The economic factor is also very important. According to many studies, nuclear energy is cheaper than other sources of energy. Therefore, it may have a stabilizing effect on prices in the future. It will not, however, immediately become a panacea for all the ills of the Polish energy sector. We are starting from scratch so the first nuclear power plant will be burdened with the costs of building all the necessary infrastructure. The effect of price stabilization will only be visible in the subsequent years as nuclear power plants are operated.

When will Poland’s first power plant begin to operate?

The government said it would have the first nuclear power plant unit up and running by about 2020. Today it is known that this date will have to be rescheduled due to factors including the need to create a legal and institutional basis for Poland’s nuclear power plant program. At the moment, 2023 is being mentioned, but the precise date can only be set after a definitive decision is made to go ahead with the construction of a nuclear power plant. Prior to that, Polska Grupa Energetyczna (PGE), the Polish energy group which is the investor behind the project, will submit the selected technology and location as well as the partners and the financing method to the government for approval. The investor has declared that this will be possible in 2015.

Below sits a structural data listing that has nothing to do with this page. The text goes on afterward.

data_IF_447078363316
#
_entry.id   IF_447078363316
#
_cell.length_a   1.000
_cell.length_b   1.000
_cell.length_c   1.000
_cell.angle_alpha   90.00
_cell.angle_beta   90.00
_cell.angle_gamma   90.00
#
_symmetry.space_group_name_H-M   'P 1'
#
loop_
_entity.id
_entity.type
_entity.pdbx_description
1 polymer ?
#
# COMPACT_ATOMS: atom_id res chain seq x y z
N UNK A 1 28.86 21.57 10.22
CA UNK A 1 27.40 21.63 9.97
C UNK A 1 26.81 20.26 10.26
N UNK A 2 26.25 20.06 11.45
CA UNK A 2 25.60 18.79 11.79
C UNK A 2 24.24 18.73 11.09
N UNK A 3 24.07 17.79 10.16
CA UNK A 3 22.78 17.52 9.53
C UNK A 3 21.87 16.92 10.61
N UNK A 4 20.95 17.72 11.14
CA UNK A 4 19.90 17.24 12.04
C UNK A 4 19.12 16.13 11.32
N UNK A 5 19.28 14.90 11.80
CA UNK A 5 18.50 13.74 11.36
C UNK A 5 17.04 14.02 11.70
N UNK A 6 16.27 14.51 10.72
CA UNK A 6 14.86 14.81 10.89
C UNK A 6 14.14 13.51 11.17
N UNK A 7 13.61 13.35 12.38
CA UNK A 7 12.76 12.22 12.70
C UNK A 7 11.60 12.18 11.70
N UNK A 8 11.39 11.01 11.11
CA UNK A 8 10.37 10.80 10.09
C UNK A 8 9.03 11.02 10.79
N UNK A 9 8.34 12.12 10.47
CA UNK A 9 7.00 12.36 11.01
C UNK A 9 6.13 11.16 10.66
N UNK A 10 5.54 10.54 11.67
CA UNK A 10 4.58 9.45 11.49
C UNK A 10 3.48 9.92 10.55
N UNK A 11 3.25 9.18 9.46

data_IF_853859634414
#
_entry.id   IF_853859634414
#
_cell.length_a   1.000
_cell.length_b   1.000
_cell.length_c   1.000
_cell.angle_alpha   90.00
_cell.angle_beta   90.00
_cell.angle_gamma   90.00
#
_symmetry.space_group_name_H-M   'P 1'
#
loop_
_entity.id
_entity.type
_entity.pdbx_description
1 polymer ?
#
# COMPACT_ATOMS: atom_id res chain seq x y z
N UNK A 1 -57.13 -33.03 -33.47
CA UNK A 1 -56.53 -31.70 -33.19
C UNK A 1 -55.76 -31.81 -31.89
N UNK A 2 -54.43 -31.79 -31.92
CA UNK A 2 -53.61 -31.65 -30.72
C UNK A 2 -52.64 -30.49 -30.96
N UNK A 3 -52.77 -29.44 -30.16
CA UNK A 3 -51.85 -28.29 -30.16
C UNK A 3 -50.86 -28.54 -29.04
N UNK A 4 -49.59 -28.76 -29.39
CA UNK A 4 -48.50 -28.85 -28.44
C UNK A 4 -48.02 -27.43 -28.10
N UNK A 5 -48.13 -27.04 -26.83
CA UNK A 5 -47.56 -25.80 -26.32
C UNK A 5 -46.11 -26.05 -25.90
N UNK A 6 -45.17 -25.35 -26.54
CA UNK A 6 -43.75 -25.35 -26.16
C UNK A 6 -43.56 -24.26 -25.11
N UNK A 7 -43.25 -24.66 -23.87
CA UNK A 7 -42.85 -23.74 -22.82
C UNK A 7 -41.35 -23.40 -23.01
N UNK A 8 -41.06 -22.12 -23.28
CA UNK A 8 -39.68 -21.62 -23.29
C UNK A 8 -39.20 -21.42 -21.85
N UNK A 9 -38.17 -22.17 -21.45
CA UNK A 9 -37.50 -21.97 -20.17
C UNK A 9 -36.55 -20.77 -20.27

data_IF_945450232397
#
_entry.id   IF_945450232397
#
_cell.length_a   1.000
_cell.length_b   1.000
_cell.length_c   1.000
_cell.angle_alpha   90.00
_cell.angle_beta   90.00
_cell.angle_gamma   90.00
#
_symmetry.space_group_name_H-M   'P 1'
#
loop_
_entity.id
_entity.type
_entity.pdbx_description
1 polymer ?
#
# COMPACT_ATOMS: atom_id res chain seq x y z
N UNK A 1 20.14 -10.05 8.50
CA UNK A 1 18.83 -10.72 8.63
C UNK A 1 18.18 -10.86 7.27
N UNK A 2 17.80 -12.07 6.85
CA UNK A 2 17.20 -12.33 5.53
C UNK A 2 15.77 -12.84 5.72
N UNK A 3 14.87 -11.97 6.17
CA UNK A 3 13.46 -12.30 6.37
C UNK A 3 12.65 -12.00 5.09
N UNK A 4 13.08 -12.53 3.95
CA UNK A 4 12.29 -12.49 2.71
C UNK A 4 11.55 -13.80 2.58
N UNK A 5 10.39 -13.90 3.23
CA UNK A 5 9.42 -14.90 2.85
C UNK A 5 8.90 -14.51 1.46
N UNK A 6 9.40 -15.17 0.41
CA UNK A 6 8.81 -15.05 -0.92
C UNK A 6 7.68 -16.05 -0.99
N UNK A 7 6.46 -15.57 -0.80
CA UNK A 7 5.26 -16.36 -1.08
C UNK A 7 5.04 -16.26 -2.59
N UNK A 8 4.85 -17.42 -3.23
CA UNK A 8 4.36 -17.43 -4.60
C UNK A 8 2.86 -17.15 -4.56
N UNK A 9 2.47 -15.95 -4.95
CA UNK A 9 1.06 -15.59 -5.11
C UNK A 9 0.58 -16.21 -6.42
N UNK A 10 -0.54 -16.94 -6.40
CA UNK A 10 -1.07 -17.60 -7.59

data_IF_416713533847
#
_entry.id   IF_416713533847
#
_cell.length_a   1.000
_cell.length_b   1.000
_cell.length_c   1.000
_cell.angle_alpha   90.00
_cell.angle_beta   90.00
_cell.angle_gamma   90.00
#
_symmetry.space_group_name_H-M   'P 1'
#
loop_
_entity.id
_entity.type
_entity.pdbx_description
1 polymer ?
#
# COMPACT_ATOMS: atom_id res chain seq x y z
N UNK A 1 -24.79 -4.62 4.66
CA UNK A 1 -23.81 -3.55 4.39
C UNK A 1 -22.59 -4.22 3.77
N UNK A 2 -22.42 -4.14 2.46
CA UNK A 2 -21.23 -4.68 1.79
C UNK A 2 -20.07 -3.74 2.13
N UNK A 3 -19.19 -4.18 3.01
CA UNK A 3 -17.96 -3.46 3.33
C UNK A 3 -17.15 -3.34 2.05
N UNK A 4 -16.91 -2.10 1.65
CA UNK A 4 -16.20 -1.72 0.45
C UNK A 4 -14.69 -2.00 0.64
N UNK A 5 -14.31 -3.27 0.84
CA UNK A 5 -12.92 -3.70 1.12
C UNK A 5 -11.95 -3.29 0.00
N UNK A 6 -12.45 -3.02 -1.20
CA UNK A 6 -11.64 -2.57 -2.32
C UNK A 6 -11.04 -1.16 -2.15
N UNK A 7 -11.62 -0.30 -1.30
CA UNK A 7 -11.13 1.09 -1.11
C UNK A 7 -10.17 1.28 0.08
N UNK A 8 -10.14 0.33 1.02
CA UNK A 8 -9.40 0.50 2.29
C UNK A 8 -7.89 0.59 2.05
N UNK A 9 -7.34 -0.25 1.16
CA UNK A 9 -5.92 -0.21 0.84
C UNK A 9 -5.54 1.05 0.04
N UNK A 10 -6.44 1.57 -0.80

What about the issue of choosing the site for a nuclear power plant? Is it already known where Poland’s first nuclear power plant will be located?

Under the current regulations, the investor is responsible for the final choice of the location for a nuclear power plant. In November last year, a shortlist of locations was announced by PGE. Specialized studies must be carried out there. They are quite expensive and expected to last about two years. These are different types of seismic surveys and geological studies needed to check the structure of the soil in terms of whether it is suitable for building a power plant there, as well as hydrological and environmental studies. Only as a result of these studies will the investor be able to choose the location for the first plant.

How much will Poland’s nuclear energy program cost to carry out?

Today there is talk of costs in the order of 3.5 million euros per 1 MW of installed capacity for implementing the technology alone.

According to some experts, Poland’s nuclear power plant construction program is unrealistic because the government is unlikely to have enough funds for it. No one will be ready to fork out the zl.150 billion needed for this investment project, especially as Europe is struggling with an economic crisis.